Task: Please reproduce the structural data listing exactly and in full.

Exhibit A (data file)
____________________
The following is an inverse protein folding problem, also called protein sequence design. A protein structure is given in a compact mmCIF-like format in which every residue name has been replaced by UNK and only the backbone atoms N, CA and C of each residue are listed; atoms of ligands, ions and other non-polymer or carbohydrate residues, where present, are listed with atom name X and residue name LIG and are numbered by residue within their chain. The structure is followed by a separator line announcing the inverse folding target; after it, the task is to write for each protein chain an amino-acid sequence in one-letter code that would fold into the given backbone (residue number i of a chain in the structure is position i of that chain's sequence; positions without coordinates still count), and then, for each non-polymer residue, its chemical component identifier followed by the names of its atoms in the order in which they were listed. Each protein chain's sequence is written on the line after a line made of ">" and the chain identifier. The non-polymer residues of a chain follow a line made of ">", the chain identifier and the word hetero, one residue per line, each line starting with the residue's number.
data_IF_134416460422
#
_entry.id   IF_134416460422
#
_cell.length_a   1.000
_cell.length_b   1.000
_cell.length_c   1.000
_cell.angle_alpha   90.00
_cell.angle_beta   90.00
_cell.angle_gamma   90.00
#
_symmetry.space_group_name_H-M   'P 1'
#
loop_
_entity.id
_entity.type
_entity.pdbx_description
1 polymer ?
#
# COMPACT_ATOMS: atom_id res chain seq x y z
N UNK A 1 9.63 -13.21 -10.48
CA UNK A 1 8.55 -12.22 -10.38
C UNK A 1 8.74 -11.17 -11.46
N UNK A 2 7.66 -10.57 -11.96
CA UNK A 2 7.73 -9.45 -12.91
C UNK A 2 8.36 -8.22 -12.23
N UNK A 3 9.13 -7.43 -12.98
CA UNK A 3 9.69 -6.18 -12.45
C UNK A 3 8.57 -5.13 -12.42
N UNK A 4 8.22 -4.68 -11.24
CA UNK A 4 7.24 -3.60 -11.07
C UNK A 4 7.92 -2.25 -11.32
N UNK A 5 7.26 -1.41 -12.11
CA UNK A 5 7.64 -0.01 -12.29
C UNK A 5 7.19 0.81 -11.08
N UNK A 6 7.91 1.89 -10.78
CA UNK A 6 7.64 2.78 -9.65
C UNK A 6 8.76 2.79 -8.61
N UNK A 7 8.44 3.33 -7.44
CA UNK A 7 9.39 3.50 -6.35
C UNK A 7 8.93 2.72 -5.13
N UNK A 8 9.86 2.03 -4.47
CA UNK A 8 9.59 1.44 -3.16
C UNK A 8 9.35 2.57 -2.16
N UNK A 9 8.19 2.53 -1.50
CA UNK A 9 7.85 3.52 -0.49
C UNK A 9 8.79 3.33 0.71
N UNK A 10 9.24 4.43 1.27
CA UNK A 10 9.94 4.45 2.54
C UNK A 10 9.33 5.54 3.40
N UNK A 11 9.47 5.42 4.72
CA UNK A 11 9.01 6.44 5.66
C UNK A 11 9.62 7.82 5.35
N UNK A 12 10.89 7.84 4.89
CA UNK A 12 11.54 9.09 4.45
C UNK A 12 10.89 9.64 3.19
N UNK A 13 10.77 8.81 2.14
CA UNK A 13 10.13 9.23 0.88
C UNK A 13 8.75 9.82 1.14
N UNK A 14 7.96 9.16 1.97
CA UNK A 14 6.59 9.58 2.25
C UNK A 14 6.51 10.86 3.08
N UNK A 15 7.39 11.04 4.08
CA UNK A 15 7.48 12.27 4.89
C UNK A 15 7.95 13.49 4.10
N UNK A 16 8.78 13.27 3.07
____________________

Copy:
The following is an inverse protein folding problem, also called protein sequence design. A protein structure is given in a compact mmCIF-like format in which every residue name has been replaced by UNK and only the backbone atoms N, CA and C of each residue are listed; atoms of ligands, ions and other non-polymer or carbohydrate residues, where present, are listed with atom name X and residue name LIG and are numbered by residue within their chain. The structure is followed by a separator line announcing the inverse folding target; after it, the task is to write for each protein chain an amino-acid sequence in one-letter code that would fold into the given backbone (residue number i of a chain in the structure is position i of that chain's sequence; positions without coordinates still count), and then, for each non-polymer residue, its chemical component identifier followed by the names of its atoms in the order in which they were listed. Each protein chain's sequence is written on the line after a line made of ">" and the chain identifier. The non-polymer residues of a chain follow a line made of ">", the chain identifier and the word hetero, one residue per line, each line starting with the residue's number.
data_IF_134416460422
#
_entry.id   IF_134416460422
#
_cell.length_a   1.000
_cell.length_b   1.000
_cell.length_c   1.000
_cell.angle_alpha   90.00
_cell.angle_beta   90.00
_cell.angle_gamma   90.00
#
_symmetry.space_group_name_H-M   'P 1'
#
loop_
_entity.id
_entity.type
_entity.pdbx_description
1 polymer ?
#
# COMPACT_ATOMS: atom_id res chain seq x y z
N UNK A 1 9.63 -13.21 -10.48
CA UNK A 1 8.55 -12.22 -10.38
C UNK A 1 8.74 -11.17 -11.46
N UNK A 2 7.66 -10.57 -11.96
CA UNK A 2 7.73 -9.45 -12.91
C UNK A 2 8.36 -8.22 -12.23
N UNK A 3 9.13 -7.43 -12.98
CA UNK A 3 9.69 -6.18 -12.45
C UNK A 3 8.57 -5.13 -12.42
N UNK A 4 8.22 -4.68 -11.24
CA UNK A 4 7.24 -3.60 -11.07
C UNK A 4 7.92 -2.25 -11.32
N UNK A 5 7.26 -1.41 -12.11
CA UNK A 5 7.64 -0.01 -12.29
C UNK A 5 7.19 0.81 -11.08
N UNK A 6 7.91 1.89 -10.78
CA UNK A 6 7.64 2.78 -9.65
C UNK A 6 8.76 2.79 -8.61
N UNK A 7 8.44 3.33 -7.44
CA UNK A 7 9.39 3.50 -6.35
C UNK A 7 8.93 2.72 -5.13
N UNK A 8 9.86 2.03 -4.47
CA UNK A 8 9.59 1.44 -3.16
C UNK A 8 9.35 2.57 -2.16
N UNK A 9 8.19 2.53 -1.50
CA UNK A 9 7.85 3.52 -0.49
C UNK A 9 8.79 3.33 0.71
N UNK A 10 9.24 4.43 1.27
CA UNK A 10 9.94 4.45 2.54
C UNK A 10 9.33 5.54 3.40
N UNK A 11 9.47 5.42 4.72
CA UNK A 11 9.01 6.44 5.66
C UNK A 11 9.62 7.82 5.35
N UNK A 12 10.89 7.84 4.89
CA UNK A 12 11.54 9.09 4.45
C UNK A 12 10.89 9.64 3.19
N UNK A 13 10.77 8.81 2.14
CA UNK A 13 10.13 9.23 0.88
C UNK A 13 8.75 9.82 1.14
N UNK A 14 7.96 9.16 1.97
CA UNK A 14 6.59 9.58 2.25
C UNK A 14 6.51 10.86 3.08
N UNK A 15 7.39 11.04 4.08
CA UNK A 15 7.48 12.27 4.89
C UNK A 15 7.95 13.49 4.10
N UNK A 16 8.78 13.27 3.07